A-P School District may have to repay $970,000 in FEMA funds - KWWL - Eastern Iowa Breaking News, Weather, Closings

A-P School District may have to repay $970,000 in FEMA funds


FEMA is looking to recoup millions of dollars the department claims were improperly distributed. The Aplington-Parkersburg School District Superintendent said the agency is trying to recoup nearly $1 million in funding given to the district after the 2008 E-F5 tornado. That's about half the total FEMA funding the district received.

A-P is appealing, and lawmakers, including Senator Charles Grassley, are on the district's side. But Superintendent Jon Thompson is preparing for a worst case scenario -- repaying $970,000 they've already spent. The high school was destroyed in May 2008, and students returned to class in the same spot in the fall of 2009.

"We were in a situation where we didn't have a school, and we had school-age kids to educate. And our goal was to get back in our school within a year's time," Thompson explained.

The Aplington-Parkersburg community met its goal by moving faster than normal.

"We were actually tearing down and building before the architect finished the plans. Which is not the normal method. From the start they told us it would be covered," said Thompson.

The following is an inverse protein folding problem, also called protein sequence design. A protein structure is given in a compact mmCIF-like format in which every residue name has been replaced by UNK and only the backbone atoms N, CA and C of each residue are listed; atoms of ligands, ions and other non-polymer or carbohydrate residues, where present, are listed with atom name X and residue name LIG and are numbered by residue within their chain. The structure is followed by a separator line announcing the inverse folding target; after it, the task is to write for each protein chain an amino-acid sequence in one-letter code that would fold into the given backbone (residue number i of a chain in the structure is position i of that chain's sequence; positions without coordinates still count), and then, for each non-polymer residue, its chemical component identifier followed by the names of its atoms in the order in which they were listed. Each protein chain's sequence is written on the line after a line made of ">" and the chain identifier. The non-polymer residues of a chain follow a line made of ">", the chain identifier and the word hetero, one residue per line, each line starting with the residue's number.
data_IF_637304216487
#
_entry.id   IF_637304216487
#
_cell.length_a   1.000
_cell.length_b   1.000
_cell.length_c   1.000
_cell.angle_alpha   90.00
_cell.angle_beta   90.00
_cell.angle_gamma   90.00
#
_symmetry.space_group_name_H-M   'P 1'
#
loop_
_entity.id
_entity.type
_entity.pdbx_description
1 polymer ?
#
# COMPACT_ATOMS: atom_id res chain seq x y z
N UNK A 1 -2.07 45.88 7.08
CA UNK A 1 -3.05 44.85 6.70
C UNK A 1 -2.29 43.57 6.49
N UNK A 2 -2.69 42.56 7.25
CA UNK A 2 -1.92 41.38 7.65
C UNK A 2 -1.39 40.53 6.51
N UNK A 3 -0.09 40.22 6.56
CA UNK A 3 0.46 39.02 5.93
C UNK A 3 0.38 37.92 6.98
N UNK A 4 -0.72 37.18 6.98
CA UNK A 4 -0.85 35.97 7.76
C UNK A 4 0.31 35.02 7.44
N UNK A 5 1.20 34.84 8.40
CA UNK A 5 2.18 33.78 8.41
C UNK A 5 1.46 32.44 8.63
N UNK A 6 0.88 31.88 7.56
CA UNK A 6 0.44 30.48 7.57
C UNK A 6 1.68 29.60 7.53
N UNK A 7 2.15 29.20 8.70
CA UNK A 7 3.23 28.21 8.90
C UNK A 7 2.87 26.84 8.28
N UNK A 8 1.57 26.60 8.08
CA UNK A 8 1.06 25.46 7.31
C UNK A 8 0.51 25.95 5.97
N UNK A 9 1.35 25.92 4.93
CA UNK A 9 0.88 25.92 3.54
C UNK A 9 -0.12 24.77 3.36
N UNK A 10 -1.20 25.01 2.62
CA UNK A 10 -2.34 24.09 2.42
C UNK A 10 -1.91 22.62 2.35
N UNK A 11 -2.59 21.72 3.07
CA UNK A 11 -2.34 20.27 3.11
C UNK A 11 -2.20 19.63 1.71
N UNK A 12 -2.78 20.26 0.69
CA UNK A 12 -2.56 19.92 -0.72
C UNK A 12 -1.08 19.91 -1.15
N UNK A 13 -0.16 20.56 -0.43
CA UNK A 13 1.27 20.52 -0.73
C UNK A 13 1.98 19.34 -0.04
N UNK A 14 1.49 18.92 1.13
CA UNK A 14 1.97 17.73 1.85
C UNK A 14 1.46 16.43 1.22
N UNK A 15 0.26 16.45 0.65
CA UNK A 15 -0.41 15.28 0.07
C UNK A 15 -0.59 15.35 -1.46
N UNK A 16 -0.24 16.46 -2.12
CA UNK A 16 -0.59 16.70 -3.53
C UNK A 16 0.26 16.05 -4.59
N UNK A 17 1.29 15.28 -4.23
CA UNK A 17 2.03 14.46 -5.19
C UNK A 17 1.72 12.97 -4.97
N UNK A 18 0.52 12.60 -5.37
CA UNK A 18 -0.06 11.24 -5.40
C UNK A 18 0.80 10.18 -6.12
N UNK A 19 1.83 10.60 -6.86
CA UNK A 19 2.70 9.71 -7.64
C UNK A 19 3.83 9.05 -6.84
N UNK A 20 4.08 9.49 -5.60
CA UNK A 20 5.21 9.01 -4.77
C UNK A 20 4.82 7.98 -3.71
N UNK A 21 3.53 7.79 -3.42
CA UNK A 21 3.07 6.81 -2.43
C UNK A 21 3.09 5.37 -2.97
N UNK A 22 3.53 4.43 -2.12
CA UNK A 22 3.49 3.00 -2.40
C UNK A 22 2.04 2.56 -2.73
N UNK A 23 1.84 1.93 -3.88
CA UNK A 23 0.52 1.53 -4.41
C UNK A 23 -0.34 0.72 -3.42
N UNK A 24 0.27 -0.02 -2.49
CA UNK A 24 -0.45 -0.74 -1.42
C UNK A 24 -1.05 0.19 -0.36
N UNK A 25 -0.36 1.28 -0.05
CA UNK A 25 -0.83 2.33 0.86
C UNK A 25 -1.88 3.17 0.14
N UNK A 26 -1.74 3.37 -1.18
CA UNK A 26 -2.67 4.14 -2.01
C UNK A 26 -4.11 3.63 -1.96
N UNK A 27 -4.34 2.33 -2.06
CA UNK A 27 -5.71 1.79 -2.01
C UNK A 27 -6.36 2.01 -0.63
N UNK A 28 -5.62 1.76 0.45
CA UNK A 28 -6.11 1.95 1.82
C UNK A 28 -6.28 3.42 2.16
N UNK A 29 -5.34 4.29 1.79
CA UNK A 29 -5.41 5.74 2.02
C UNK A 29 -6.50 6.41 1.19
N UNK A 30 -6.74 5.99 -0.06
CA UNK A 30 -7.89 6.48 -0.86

Thompson said they did not move forward on anything without receiving FEMA approval.

"Our school board, and our school, and really our community, made decisions based on promises from three years ago. And to find out 2 1/2, three years later that those promises can be broken is really putting us in a bind," he explained.

About a year ago, a FEMA review committee declared some of the projects ineligible for funding. That's more than a year after they were completed. And if the district loses its appeal, it will have to come up with $970,000.

"What's going to be affected is our funds that we pay for our school buses and technologies. That'll be an issue in the years to come if we have to pay back this money," said Thompson.

But even through the frustration, Thompson remains optimistic about the purpose of the federal agency.

"FEMA's an organization put in place to help people. And they do. And even through all this I have to say -- we received $2 million in funding. If we have to give $1 million back, we still received a million," he said.

FEMA claims the disputed money is over a gymnasium at the middle school. FEMA approved a temporary one -- at a cost of more than a million dollars. The district decided to use $500,000 of its own money to make it a permanent structure. Thompson said FEMA initially approved the altered plans. Now the organization is disputing its construction.

Thompson also wanted to point out, the gymnasium funding only amounts to about a third of the total monies in question.

If the district loses it's appeal, Thompson is not sure what the payback guidelines would be. FEMA may require a lump sum, or want payments over a period of time.

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